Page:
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Multivalency by Bart Jan Ravoo, Rainer Haag, Leonard J. Prins, Jurriaan Huskens

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Foreword

Scientific challenges come and go; only a few of them remain for a long time. Multivalency is one of those research topics that has been prominent for many years, as this intriguing phenomenon is of profound importance in many biological processes as well as very difficult to understand and mimic. Personally, I became intrigued by the challenge of multivalency when our group entered the field of dendrimers in 1990. The controlled number of end groups – 4, 8, 16, 32, and 64 amines of the polypropylene imines – opened many opportunities for us to explore the controlled use of multiple interactions. However, our ideas were more simple than our experiments in making full use of the potential of multivalency; many of them remained in the realm of dreaming. The broad potential of multivalency as well as its complex mode of action was beautifully illustrated by George Whitesides and coworkers [1] in the seminal Angewandte Chemie review paper in 1998. Their review initiated a world‐wide search for synthetic mimics of these highly effective natural systems, a search that turned out to be long lasting.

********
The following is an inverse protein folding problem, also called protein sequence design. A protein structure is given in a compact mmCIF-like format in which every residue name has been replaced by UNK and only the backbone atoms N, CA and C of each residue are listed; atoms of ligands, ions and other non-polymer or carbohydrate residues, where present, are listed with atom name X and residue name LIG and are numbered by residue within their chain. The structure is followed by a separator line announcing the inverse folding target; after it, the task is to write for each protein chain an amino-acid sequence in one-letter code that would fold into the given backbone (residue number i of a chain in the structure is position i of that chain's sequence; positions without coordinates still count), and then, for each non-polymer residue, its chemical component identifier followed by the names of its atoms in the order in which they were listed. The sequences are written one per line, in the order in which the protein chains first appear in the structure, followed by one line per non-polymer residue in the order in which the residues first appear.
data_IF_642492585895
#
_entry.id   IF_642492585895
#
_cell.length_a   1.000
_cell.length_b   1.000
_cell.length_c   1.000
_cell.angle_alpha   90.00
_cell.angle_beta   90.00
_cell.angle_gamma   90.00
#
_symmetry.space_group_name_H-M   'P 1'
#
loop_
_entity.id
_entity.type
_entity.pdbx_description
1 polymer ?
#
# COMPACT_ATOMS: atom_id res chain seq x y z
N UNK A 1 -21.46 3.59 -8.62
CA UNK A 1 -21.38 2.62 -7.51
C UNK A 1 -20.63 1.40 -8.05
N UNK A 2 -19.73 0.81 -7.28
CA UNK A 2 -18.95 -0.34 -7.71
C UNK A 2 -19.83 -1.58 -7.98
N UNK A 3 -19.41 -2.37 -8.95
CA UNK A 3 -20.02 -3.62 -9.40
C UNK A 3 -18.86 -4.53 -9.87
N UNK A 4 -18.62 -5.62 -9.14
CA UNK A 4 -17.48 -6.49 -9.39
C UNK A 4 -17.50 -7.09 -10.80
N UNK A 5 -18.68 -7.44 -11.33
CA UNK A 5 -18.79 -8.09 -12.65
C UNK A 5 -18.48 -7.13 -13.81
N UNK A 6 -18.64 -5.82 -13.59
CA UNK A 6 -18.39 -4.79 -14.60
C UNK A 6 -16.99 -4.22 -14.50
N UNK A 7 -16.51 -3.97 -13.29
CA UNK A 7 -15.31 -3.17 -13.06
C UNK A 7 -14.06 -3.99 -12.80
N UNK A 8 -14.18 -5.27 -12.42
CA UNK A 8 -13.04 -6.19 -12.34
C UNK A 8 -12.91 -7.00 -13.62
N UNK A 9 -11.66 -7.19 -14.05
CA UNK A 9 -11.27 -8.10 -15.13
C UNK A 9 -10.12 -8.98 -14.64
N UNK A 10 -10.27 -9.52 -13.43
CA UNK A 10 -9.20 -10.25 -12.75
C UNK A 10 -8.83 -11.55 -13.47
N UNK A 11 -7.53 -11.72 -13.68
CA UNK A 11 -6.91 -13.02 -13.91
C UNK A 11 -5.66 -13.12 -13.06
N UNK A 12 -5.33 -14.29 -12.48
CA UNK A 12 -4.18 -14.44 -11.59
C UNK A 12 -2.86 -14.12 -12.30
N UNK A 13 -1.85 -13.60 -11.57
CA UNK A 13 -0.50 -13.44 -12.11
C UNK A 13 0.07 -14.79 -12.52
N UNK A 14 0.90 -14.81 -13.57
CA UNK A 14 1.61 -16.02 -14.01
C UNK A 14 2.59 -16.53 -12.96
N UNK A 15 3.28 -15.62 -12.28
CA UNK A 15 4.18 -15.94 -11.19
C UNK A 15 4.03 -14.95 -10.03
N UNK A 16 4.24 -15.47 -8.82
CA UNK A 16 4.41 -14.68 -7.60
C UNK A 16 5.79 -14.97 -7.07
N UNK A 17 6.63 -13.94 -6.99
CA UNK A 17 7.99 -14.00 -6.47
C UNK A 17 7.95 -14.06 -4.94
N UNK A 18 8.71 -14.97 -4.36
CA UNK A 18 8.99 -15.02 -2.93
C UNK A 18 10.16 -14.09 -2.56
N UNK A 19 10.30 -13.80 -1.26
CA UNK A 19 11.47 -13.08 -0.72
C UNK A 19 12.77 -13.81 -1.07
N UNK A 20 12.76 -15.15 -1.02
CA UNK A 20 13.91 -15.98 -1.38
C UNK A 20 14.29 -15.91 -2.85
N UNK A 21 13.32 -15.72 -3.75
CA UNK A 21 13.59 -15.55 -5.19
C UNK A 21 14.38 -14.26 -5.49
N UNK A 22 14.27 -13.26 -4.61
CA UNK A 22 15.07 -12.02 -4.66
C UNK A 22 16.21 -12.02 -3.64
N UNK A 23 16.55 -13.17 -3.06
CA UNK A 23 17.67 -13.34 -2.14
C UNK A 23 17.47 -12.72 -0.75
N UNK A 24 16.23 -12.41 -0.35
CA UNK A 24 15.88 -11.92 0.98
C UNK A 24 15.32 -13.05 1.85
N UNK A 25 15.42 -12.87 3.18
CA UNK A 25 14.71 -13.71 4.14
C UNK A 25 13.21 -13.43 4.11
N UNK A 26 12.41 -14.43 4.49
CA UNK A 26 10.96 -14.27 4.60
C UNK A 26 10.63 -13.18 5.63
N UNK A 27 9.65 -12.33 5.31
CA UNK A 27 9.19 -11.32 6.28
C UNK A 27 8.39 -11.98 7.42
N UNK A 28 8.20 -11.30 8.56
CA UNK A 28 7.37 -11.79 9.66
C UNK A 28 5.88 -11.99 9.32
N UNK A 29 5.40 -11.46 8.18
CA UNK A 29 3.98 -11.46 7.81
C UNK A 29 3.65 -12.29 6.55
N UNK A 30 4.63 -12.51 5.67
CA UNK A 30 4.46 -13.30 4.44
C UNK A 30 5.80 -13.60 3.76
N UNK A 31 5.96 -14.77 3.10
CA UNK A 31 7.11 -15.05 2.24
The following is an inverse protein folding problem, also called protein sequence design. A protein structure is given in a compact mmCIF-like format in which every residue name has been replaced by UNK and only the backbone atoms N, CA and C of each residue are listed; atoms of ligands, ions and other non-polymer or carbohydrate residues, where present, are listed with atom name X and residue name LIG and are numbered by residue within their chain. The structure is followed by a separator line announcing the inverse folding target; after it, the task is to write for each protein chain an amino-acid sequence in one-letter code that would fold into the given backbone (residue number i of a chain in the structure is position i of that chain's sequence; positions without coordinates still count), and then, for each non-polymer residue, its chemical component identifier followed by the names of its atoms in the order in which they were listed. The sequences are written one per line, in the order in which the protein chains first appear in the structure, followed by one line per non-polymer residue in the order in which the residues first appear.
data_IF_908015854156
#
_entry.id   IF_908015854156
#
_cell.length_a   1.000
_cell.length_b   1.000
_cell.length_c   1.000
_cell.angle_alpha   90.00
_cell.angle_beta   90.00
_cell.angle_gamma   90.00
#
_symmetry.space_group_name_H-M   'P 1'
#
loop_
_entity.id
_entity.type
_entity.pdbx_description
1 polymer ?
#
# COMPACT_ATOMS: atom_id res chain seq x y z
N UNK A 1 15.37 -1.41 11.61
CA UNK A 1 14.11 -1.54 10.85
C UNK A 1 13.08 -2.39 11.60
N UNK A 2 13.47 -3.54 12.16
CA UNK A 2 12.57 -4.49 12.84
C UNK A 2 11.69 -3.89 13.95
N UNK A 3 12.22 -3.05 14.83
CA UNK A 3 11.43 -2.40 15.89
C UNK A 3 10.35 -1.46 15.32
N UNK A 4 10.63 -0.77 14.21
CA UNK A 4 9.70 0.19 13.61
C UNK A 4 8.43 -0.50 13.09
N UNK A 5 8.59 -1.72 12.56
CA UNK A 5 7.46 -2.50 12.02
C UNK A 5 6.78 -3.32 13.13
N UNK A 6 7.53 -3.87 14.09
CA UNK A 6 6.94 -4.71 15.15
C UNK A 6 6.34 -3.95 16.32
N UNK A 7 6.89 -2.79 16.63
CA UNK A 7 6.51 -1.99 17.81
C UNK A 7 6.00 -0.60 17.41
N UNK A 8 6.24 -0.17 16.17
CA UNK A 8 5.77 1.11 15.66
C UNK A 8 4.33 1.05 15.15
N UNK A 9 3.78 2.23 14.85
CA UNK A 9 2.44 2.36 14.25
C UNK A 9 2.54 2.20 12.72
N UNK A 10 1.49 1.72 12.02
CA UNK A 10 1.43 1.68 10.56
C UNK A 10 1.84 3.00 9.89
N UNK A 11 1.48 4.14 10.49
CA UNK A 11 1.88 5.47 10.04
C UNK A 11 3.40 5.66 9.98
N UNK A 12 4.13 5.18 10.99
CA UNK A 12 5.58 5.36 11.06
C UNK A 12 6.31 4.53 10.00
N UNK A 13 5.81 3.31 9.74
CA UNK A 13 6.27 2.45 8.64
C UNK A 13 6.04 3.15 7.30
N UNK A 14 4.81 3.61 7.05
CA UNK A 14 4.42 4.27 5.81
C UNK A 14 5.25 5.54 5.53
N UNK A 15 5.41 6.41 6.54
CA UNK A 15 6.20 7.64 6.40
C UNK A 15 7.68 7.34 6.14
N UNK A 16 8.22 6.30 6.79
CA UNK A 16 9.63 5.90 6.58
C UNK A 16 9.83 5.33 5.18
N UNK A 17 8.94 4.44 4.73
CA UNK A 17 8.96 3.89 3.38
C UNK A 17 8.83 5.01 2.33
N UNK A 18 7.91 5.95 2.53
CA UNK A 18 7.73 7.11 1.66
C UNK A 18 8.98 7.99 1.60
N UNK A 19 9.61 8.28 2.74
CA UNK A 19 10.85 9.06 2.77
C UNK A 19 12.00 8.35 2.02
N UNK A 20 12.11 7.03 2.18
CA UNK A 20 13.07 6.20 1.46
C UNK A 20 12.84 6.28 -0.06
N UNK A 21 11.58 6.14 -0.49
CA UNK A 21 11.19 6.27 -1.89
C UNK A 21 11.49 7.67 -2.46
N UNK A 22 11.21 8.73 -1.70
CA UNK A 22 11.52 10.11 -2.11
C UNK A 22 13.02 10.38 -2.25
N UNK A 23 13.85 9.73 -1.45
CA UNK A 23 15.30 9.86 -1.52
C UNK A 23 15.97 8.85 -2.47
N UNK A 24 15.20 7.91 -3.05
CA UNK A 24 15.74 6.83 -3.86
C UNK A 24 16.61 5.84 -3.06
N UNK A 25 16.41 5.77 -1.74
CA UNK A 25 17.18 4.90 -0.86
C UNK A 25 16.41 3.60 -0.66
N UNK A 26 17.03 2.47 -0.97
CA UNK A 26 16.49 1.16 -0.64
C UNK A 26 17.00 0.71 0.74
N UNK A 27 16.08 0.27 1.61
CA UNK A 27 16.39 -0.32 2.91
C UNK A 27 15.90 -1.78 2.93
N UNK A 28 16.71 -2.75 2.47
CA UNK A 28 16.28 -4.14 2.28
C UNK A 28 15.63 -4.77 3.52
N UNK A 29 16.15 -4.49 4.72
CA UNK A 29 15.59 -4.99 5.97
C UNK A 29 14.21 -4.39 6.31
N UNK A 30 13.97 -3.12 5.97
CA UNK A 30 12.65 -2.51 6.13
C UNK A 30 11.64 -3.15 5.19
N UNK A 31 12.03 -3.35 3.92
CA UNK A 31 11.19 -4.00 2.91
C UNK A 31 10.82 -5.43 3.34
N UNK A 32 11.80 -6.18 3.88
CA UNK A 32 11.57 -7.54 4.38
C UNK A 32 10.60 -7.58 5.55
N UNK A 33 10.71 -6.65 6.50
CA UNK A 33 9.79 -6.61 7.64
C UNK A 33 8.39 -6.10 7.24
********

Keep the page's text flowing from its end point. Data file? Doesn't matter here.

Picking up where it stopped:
Nature uses both similar interactions (homovalency) and different interactions (heterovalency) to control selectivity and specificity, even leading to ultra‐sensitivity. Beautiful examples are found in substrate–cell interactions and immunology. Ever since this elegant mechanism and its importance in biological systems has been recognized, chemists have been intrigued to fully ...

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